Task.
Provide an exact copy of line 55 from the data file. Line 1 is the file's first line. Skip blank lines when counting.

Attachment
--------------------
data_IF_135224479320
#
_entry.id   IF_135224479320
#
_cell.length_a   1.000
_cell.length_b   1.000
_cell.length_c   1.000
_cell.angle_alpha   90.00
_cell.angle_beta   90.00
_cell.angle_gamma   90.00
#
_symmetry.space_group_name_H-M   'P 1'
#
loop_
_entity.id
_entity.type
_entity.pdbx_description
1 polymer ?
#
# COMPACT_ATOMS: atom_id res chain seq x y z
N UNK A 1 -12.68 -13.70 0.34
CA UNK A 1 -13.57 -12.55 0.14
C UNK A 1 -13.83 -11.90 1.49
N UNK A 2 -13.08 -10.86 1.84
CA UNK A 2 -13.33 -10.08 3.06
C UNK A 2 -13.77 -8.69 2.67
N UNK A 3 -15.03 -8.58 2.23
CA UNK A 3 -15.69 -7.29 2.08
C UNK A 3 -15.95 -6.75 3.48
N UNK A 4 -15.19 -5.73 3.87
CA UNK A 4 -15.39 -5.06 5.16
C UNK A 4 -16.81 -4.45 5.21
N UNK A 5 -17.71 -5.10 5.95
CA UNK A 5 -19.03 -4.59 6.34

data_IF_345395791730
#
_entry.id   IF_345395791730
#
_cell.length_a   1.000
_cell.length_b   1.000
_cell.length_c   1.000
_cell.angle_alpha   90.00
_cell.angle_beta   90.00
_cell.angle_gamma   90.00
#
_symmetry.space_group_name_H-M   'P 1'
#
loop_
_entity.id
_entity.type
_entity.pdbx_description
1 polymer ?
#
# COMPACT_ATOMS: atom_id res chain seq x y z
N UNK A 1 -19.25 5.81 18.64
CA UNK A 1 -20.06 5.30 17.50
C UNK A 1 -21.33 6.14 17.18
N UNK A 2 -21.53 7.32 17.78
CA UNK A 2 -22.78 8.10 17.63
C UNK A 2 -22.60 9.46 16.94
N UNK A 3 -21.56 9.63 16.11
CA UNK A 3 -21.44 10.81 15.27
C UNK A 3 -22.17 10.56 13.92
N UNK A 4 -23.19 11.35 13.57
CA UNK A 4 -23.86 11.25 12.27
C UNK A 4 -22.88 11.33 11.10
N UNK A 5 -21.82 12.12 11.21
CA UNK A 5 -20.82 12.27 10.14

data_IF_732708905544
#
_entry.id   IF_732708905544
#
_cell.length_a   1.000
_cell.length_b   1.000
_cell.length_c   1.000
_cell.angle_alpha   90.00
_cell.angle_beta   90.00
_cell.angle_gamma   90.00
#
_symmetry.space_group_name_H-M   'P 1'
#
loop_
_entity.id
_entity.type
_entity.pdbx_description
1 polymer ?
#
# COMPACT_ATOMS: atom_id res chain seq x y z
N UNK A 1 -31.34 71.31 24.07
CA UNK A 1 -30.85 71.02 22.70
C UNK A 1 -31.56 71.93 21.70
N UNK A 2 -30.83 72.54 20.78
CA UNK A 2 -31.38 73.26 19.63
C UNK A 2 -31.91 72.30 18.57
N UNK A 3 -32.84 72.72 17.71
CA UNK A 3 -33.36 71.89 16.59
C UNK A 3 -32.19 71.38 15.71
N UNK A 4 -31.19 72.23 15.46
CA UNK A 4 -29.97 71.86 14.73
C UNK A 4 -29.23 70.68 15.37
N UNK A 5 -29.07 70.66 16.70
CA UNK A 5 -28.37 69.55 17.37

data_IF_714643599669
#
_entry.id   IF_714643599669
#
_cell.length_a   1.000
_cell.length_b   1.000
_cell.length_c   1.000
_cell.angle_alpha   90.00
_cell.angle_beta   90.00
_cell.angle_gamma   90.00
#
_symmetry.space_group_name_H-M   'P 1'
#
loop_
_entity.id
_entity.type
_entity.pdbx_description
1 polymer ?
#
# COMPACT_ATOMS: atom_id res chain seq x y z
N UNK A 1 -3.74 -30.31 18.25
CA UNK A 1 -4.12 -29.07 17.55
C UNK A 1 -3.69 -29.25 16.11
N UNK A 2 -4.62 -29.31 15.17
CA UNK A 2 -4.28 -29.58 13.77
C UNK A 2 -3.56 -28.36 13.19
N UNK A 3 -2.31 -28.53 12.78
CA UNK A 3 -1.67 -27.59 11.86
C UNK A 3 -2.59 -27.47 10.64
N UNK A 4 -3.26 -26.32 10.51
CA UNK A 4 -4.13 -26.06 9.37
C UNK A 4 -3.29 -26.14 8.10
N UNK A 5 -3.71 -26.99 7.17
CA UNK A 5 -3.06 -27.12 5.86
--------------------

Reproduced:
N UNK A 1 -19.25 5.81 18.64